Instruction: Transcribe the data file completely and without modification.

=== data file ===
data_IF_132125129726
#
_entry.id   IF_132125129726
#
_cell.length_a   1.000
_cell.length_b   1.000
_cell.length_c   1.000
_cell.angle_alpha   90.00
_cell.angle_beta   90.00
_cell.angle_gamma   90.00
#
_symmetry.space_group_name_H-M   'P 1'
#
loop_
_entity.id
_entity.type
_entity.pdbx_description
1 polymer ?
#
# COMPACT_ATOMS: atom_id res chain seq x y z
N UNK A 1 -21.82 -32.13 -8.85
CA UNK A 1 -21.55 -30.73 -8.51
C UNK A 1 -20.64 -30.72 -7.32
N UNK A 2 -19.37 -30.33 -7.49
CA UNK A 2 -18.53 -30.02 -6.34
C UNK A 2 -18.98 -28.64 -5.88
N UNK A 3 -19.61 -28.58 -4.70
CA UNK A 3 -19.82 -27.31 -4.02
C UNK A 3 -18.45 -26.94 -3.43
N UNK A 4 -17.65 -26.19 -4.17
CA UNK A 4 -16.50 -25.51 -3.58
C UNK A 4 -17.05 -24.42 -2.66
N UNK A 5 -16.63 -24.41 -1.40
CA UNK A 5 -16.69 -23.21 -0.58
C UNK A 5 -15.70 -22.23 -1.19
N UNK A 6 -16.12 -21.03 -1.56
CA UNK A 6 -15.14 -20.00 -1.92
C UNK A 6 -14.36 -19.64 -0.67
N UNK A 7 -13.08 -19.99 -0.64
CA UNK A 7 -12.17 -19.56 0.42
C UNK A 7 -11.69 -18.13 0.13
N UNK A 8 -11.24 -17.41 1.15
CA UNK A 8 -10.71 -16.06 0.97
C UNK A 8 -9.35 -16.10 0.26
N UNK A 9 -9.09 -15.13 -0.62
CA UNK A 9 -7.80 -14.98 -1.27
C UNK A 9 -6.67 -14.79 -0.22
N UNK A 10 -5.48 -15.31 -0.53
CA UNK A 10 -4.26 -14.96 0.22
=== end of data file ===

data_IF_132125129726
#
_entry.id   IF_132125129726
#
_cell.length_a   1.000
_cell.length_b   1.000
_cell.length_c   1.000
_cell.angle_alpha   90.00
_cell.angle_beta   90.00
_cell.angle_gamma   90.00
#
_symmetry.space_group_name_H-M   'P 1'
#
loop_
_entity.id
_entity.type
_entity.pdbx_description
1 polymer ?
#
# COMPACT_ATOMS: atom_id res chain seq x y z
N UNK A 1 -21.82 -32.13 -8.85
CA UNK A 1 -21.55 -30.73 -8.51
C UNK A 1 -20.64 -30.72 -7.32
N UNK A 2 -19.37 -30.33 -7.49
CA UNK A 2 -18.53 -30.02 -6.34
C UNK A 2 -18.98 -28.64 -5.88
N UNK A 3 -19.61 -28.58 -4.70
CA UNK A 3 -19.82 -27.31 -4.02
C UNK A 3 -18.45 -26.94 -3.43
N UNK A 4 -17.65 -26.19 -4.17
CA UNK A 4 -16.50 -25.51 -3.58
C UNK A 4 -17.05 -24.42 -2.66
N UNK A 5 -16.63 -24.41 -1.40
CA UNK A 5 -16.69 -23.21 -0.58
C UNK A 5 -15.70 -22.23 -1.19
N UNK A 6 -16.12 -21.03 -1.56
CA UNK A 6 -15.14 -20.00 -1.92
C UNK A 6 -14.36 -19.64 -0.67
N UNK A 7 -13.08 -19.99 -0.64
CA UNK A 7 -12.17 -19.56 0.42
C UNK A 7 -11.69 -18.13 0.13
N UNK A 8 -11.24 -17.41 1.15
CA UNK A 8 -10.71 -16.06 0.97
C UNK A 8 -9.35 -16.10 0.26
N UNK A 9 -9.09 -15.13 -0.62
CA UNK A 9 -7.80 -14.98 -1.27
C UNK A 9 -6.67 -14.79 -0.22
N UNK A 10 -5.48 -15.31 -0.53
CA UNK A 10 -4.26 -14.96 0.22